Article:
I wonder what Justine Sacco thinks about what’s happening at Gawker 2.0. Today, Gawker’s only two staff writers quit in protest of their editor Carson Griffith’s unsafe language. Maya Kosoff and Anna Breslaw released a statement that they could not “continue to work under someone who is antithetical to our sensibility and journalistic ethics, or for an employer who refuses to listen to the women who work for him when it’s inconvenient.”
Kosoff and Breslaw objected to comments and jokes made by Griffith’s about poverty, race, and penis size. According to The Daily Beast, Griffith’s other thoughtcrimes included dismissing “diversity training” sessions and not taking preferred pronouns seriously. Things went from bad to worse for Griffith when Splinter published a bunch of her tweets, many of which were in bad taste, in a charming hit piece entitled, “Here Are the Media Chuds Joining Fake Gawker.”
After the pair ran to Human Resources to tell on Griffith, they were told that Griffith would remain in her role. That’s when they walked. If any of this sounds petty and pointless, that’s because it is. All of it. But that’s the culture Gawker helped to create.
Gawker is experiencing an in-house crisis that mirrors the countless crises that it was responsible for in its first incarnation as North America’s number one source for online shaming. When Justine Sacco’s life was destroyed in 2013 over some joke tweets, Gawker played a major role in amplifying the story.
In a 2014 Gawker piece, Sam Biddle described his reasoning for publicly shaming Sacco for a joke on Twitter: “Twitter disasters are the quickest source of outrage, and outrage is traffic. I didn’t think about whether or not I might be ruining Sacco’s life.”
Sacco lost her job and became the number one trending topic on Twitter as a result, with hundreds of thousands of people calling her every name in the book and telling her to kill herself. To Biddle’s credit, he eventually made peace with Sacco and apologized.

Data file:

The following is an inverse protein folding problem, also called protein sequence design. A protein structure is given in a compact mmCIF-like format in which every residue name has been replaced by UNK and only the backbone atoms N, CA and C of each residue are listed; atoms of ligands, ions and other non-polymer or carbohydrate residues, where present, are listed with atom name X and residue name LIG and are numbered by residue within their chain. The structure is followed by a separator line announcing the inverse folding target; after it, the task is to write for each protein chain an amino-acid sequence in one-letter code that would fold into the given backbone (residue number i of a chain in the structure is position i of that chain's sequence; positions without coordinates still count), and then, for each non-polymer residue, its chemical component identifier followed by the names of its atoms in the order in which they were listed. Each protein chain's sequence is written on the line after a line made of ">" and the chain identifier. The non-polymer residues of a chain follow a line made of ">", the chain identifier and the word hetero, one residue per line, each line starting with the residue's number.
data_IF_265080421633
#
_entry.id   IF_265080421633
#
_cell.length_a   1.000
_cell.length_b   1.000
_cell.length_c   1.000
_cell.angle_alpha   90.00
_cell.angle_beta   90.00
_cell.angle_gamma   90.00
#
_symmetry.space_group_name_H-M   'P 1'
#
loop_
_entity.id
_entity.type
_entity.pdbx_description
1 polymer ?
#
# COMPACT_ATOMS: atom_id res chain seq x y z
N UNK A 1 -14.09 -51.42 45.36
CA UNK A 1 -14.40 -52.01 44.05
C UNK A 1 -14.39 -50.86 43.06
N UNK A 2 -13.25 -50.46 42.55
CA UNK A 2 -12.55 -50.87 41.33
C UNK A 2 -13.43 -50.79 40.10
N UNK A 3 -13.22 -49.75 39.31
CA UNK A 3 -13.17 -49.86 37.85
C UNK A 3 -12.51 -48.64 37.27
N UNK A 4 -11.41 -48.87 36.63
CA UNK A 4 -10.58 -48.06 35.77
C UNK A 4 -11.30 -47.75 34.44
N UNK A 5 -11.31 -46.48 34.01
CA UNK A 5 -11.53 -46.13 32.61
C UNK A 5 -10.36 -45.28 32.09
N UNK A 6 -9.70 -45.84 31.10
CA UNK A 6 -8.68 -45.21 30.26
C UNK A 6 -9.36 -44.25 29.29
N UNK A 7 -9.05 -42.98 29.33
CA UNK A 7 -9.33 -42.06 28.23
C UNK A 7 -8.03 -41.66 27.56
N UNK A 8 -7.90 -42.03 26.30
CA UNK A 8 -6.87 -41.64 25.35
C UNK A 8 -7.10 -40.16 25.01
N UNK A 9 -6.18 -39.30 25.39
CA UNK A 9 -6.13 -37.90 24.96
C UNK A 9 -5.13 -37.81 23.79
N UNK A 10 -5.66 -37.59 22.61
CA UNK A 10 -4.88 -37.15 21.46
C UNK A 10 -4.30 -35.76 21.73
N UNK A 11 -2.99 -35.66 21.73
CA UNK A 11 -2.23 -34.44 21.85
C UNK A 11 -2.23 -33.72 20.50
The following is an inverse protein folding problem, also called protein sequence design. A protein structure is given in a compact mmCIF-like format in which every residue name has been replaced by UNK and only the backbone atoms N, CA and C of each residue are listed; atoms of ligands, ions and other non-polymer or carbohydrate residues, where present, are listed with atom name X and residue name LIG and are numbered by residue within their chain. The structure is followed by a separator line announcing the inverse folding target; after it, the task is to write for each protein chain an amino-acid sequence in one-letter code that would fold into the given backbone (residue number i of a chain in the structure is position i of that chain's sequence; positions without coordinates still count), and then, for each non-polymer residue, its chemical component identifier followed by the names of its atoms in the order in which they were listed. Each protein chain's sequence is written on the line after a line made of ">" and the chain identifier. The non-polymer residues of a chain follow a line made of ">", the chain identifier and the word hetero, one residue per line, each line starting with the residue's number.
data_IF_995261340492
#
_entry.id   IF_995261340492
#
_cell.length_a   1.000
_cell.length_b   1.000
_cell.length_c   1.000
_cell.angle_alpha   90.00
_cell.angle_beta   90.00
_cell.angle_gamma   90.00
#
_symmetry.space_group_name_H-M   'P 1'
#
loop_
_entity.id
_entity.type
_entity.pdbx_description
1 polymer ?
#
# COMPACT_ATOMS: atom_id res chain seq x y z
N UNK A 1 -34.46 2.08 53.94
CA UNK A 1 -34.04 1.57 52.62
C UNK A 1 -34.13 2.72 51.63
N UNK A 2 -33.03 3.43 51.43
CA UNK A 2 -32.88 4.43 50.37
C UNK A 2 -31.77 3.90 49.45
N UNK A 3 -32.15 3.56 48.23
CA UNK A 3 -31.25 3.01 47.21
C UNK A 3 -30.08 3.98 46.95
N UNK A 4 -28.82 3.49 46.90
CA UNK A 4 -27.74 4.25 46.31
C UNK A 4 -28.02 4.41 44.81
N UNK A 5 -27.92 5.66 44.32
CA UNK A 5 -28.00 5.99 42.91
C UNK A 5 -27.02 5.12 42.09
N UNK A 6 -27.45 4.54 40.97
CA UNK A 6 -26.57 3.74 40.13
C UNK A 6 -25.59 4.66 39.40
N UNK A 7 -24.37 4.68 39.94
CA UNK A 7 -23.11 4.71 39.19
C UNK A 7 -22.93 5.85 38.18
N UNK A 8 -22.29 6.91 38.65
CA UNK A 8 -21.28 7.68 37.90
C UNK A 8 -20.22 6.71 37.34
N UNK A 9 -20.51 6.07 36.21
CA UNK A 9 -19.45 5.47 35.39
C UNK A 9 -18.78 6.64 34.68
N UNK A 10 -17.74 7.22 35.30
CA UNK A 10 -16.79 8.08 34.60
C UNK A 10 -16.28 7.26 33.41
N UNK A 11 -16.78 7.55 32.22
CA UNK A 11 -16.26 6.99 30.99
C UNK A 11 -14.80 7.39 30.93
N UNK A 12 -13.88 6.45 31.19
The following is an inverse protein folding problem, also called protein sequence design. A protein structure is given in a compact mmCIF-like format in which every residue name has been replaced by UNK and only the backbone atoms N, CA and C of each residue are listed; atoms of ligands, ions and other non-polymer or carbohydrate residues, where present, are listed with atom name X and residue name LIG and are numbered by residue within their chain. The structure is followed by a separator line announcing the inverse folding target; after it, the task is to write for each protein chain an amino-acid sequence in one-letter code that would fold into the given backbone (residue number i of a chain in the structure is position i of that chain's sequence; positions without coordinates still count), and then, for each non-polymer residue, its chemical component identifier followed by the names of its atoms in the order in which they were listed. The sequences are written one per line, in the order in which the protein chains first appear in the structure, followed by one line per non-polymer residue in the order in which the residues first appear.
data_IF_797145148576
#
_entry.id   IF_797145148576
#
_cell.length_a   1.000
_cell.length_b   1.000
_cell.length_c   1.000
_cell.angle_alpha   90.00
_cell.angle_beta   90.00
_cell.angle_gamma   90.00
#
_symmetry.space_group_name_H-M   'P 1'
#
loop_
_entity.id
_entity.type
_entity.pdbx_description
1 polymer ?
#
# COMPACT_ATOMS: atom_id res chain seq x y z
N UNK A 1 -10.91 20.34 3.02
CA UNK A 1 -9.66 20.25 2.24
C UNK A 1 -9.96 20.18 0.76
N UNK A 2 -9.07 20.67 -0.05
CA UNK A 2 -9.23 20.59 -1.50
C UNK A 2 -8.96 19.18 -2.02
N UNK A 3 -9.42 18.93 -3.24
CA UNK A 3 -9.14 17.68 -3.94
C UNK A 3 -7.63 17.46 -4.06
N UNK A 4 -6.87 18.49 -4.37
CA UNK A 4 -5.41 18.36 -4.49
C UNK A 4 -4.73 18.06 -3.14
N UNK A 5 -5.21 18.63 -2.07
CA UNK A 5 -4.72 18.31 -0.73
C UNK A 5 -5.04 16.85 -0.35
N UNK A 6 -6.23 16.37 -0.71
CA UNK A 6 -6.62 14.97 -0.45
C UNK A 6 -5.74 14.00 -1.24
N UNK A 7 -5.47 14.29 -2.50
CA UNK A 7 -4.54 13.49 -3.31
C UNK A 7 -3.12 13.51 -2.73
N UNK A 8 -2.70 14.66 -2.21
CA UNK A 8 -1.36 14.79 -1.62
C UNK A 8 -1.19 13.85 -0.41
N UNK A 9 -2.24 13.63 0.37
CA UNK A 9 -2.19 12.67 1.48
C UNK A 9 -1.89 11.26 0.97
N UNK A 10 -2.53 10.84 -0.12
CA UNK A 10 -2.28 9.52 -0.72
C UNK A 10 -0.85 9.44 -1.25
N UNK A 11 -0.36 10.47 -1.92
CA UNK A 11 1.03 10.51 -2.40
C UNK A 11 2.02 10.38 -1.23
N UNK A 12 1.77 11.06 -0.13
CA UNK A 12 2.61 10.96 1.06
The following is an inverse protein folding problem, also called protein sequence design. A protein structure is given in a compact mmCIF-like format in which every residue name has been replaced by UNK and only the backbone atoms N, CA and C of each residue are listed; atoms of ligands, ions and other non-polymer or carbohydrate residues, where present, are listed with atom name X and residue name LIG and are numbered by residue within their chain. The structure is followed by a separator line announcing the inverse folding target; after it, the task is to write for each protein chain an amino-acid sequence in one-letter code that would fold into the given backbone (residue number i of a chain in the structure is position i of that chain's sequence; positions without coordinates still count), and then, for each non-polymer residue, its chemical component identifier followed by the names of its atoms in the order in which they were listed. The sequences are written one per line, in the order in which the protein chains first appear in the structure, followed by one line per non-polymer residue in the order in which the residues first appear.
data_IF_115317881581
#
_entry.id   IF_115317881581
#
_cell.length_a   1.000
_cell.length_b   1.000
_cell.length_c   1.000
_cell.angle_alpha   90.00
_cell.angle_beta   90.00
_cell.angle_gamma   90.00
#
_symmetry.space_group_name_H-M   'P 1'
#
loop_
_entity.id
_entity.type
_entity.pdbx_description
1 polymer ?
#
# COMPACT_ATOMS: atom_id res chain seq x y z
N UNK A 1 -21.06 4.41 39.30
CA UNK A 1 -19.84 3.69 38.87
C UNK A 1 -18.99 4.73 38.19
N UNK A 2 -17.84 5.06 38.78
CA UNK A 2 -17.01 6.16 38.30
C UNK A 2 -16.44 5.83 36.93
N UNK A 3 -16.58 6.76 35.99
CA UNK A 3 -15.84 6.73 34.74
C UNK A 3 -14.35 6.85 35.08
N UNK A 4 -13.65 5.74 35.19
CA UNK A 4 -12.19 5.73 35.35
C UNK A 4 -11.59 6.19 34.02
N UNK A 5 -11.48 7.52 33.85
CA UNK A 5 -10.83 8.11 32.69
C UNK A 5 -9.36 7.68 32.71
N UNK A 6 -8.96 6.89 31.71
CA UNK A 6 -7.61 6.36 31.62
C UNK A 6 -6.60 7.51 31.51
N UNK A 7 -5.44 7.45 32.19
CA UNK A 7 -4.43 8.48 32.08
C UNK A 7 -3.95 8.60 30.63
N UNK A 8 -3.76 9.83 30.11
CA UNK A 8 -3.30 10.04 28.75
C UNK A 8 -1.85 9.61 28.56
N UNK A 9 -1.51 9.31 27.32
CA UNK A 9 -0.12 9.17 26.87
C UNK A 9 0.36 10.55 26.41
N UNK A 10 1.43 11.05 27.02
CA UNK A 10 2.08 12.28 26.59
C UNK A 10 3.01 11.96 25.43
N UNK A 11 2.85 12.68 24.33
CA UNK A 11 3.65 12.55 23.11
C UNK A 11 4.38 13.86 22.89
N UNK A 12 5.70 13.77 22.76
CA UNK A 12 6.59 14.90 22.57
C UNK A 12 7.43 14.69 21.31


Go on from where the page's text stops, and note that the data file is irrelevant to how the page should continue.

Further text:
Gawker’s shame-driven publishing model would eventually spell the end of the magazine, when Hulk Hogan (real name Terry Bollea) and Peter Thiel teamed up to sue the site into bankruptcy for posting a sex tape of Hogan. However, the outrage-driven mentality has only increased in our culture since Gawker 1.0’s demise, with many mainstream news outlets taking up the mantle of defaming and shaming.
In a lot of ways, it feels like the entire media world has become Gawker in Gawker’s absence, as week after week, new stories emerge that are sourced by and catered to the outrage of readers. These stories are often about language policing (like this current Gawker one), but as we’ve learned from the recent Covington Catholic debacle, language isn’t even required. A smirk is enough to shame you.
People who grew up in communist dictatorships often speak about surveillance culture. They talk about the fake language they had to use in order to avoid getting into trouble—a code that was used to speak around their truth. They recall the fear in their neighbours’ eyes when certain subjects were brought up.
A similar fear is spreading throughout North America. Surveillance culture has seeped into our universities, our corporations, and our media. Things that used to be considered harmless banter are now considered unsafe or even hateful. One wonders how a simple goal like collegiality is even possible to achieve in 2019.
Surveillance culture has led to the derailing of Gawker 2.0 before it even had a chance to get started. Perhaps they will find other writers and find a way to carry on despite the will of the woke.
But I can’t help but thinking about Justine Sacco. I wonder what she thinks about the current Gawker mess. I wonder what she makes of all this surveillance, mobbing, and shaming that has only escalated since her ordeal. I wonder what insights she might have as one of the most recognizable victims of this cultural nightmare that we can’t seem to wake up from. I bet she could write one hell of an essay about all of this, and it looks like Gawker is in need of writers.